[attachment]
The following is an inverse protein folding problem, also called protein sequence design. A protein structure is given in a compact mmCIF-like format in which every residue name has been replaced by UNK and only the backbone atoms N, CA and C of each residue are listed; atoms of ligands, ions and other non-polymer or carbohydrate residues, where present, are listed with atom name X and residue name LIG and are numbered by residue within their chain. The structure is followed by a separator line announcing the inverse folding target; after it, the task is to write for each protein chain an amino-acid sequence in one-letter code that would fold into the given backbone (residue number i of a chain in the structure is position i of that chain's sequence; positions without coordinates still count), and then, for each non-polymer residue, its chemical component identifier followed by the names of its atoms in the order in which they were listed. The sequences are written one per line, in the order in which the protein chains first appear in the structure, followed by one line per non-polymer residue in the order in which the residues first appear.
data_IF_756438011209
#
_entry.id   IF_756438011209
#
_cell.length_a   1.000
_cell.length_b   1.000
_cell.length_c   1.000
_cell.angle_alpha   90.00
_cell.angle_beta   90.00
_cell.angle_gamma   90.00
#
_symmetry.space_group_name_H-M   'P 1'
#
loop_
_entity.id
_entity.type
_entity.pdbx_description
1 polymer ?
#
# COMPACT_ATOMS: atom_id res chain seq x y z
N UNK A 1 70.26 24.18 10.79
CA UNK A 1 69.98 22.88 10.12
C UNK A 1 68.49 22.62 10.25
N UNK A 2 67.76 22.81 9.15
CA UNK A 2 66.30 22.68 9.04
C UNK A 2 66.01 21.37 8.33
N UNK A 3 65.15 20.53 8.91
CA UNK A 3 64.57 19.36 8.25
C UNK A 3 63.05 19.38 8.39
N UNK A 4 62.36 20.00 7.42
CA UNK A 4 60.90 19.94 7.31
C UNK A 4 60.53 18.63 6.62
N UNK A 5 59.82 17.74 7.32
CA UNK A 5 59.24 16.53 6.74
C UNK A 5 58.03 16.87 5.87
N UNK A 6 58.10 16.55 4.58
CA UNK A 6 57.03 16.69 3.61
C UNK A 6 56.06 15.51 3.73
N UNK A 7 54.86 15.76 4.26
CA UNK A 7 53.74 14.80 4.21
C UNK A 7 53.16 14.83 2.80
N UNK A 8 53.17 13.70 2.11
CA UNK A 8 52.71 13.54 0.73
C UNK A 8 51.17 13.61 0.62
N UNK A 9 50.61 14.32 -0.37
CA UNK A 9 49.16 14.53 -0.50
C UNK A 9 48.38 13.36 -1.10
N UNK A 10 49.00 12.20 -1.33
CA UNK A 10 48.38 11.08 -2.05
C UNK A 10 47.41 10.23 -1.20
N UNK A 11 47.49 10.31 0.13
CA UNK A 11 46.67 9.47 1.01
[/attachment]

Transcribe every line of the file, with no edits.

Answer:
The following is an inverse protein folding problem, also called protein sequence design. A protein structure is given in a compact mmCIF-like format in which every residue name has been replaced by UNK and only the backbone atoms N, CA and C of each residue are listed; atoms of ligands, ions and other non-polymer or carbohydrate residues, where present, are listed with atom name X and residue name LIG and are numbered by residue within their chain. The structure is followed by a separator line announcing the inverse folding target; after it, the task is to write for each protein chain an amino-acid sequence in one-letter code that would fold into the given backbone (residue number i of a chain in the structure is position i of that chain's sequence; positions without coordinates still count), and then, for each non-polymer residue, its chemical component identifier followed by the names of its atoms in the order in which they were listed. The sequences are written one per line, in the order in which the protein chains first appear in the structure, followed by one line per non-polymer residue in the order in which the residues first appear.
data_IF_756438011209
#
_entry.id   IF_756438011209
#
_cell.length_a   1.000
_cell.length_b   1.000
_cell.length_c   1.000
_cell.angle_alpha   90.00
_cell.angle_beta   90.00
_cell.angle_gamma   90.00
#
_symmetry.space_group_name_H-M   'P 1'
#
loop_
_entity.id
_entity.type
_entity.pdbx_description
1 polymer ?
#
# COMPACT_ATOMS: atom_id res chain seq x y z
N UNK A 1 70.26 24.18 10.79
CA UNK A 1 69.98 22.88 10.12
C UNK A 1 68.49 22.62 10.25
N UNK A 2 67.76 22.81 9.15
CA UNK A 2 66.30 22.68 9.04
C UNK A 2 66.01 21.37 8.33
N UNK A 3 65.15 20.53 8.91
CA UNK A 3 64.57 19.36 8.25
C UNK A 3 63.05 19.38 8.39
N UNK A 4 62.36 20.00 7.42
CA UNK A 4 60.90 19.94 7.31
C UNK A 4 60.53 18.63 6.62
N UNK A 5 59.82 17.74 7.32
CA UNK A 5 59.24 16.53 6.74
C UNK A 5 58.03 16.87 5.87
N UNK A 6 58.10 16.55 4.58
CA UNK A 6 57.03 16.69 3.61
C UNK A 6 56.06 15.51 3.73
N UNK A 7 54.86 15.76 4.26
CA UNK A 7 53.74 14.80 4.21
C UNK A 7 53.16 14.83 2.80
N UNK A 8 53.17 13.70 2.11
CA UNK A 8 52.71 13.54 0.73
C UNK A 8 51.17 13.61 0.62
N UNK A 9 50.61 14.32 -0.37
CA UNK A 9 49.16 14.53 -0.50
C UNK A 9 48.38 13.36 -1.10
N UNK A 10 49.00 12.20 -1.33
CA UNK A 10 48.38 11.08 -2.05
C UNK A 10 47.41 10.23 -1.20
N UNK A 11 47.49 10.31 0.13
CA UNK A 11 46.67 9.47 1.01